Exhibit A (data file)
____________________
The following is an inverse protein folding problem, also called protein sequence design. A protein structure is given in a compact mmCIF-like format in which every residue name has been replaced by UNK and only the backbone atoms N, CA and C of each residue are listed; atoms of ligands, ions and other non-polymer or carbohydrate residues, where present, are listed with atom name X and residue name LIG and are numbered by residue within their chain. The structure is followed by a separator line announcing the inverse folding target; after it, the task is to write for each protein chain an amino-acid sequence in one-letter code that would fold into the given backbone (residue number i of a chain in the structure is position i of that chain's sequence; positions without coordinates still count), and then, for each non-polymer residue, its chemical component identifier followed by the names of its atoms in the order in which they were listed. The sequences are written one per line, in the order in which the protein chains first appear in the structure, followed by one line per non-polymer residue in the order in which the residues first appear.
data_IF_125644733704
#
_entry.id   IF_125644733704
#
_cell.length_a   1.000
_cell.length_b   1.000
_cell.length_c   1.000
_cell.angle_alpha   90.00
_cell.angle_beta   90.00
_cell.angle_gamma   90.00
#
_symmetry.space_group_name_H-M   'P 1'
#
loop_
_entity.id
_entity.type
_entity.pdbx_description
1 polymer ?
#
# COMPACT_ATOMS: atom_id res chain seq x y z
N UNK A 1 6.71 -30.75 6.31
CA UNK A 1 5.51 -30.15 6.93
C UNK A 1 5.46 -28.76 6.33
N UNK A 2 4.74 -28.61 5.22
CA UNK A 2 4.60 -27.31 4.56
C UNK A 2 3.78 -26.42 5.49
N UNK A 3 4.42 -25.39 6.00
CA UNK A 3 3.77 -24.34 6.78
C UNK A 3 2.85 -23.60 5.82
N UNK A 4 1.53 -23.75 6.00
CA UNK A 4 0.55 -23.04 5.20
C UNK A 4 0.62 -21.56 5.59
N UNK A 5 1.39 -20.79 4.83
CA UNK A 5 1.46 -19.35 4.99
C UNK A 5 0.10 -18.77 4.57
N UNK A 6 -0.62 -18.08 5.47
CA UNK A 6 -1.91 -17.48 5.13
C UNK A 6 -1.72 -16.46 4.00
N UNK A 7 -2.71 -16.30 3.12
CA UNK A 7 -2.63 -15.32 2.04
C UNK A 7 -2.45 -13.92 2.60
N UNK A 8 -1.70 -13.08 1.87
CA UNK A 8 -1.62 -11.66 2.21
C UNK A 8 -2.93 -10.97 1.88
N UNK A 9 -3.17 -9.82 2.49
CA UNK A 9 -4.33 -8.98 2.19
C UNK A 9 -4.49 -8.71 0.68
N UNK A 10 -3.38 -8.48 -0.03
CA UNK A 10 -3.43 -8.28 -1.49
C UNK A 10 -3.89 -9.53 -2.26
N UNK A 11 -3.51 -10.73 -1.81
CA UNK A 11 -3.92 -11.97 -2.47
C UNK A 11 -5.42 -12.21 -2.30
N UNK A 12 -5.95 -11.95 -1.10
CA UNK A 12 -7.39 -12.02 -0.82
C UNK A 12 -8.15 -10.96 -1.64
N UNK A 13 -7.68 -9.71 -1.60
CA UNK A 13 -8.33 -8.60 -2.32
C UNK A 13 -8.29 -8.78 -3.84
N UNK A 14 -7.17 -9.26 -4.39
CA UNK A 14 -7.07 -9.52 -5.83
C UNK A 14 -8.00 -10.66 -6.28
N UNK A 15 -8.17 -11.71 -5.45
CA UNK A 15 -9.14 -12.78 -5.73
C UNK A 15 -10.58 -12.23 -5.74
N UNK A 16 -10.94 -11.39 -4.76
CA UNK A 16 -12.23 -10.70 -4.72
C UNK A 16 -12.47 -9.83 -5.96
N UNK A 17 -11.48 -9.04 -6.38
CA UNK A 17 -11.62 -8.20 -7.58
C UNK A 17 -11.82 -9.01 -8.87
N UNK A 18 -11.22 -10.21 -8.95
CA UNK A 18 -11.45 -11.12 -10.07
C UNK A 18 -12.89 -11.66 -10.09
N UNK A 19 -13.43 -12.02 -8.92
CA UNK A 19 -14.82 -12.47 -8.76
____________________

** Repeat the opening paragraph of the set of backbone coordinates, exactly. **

The following is an inverse protein folding problem, also called protein sequence design. A protein structure is given in a compact mmCIF-like format in which every residue name has been replaced by UNK and only the backbone atoms N, CA and C of each residue are listed; atoms of ligands, ions and other non-polymer or carbohydrate residues, where present, are listed with atom name X and residue name LIG and are numbered by residue within their chain. The structure is followed by a separator line announcing the inverse folding target; after it, the task is to write for each protein chain an amino-acid sequence in one-letter code that would fold into the given backbone (residue number i of a chain in the structure is position i of that chain's sequence; positions without coordinates still count), and then, for each non-polymer residue, its chemical component identifier followed by the names of its atoms in the order in which they were listed. The sequences are written one per line, in the order in which the protein chains first appear in the structure, followed by one line per non-polymer residue in the order in which the residues first appear.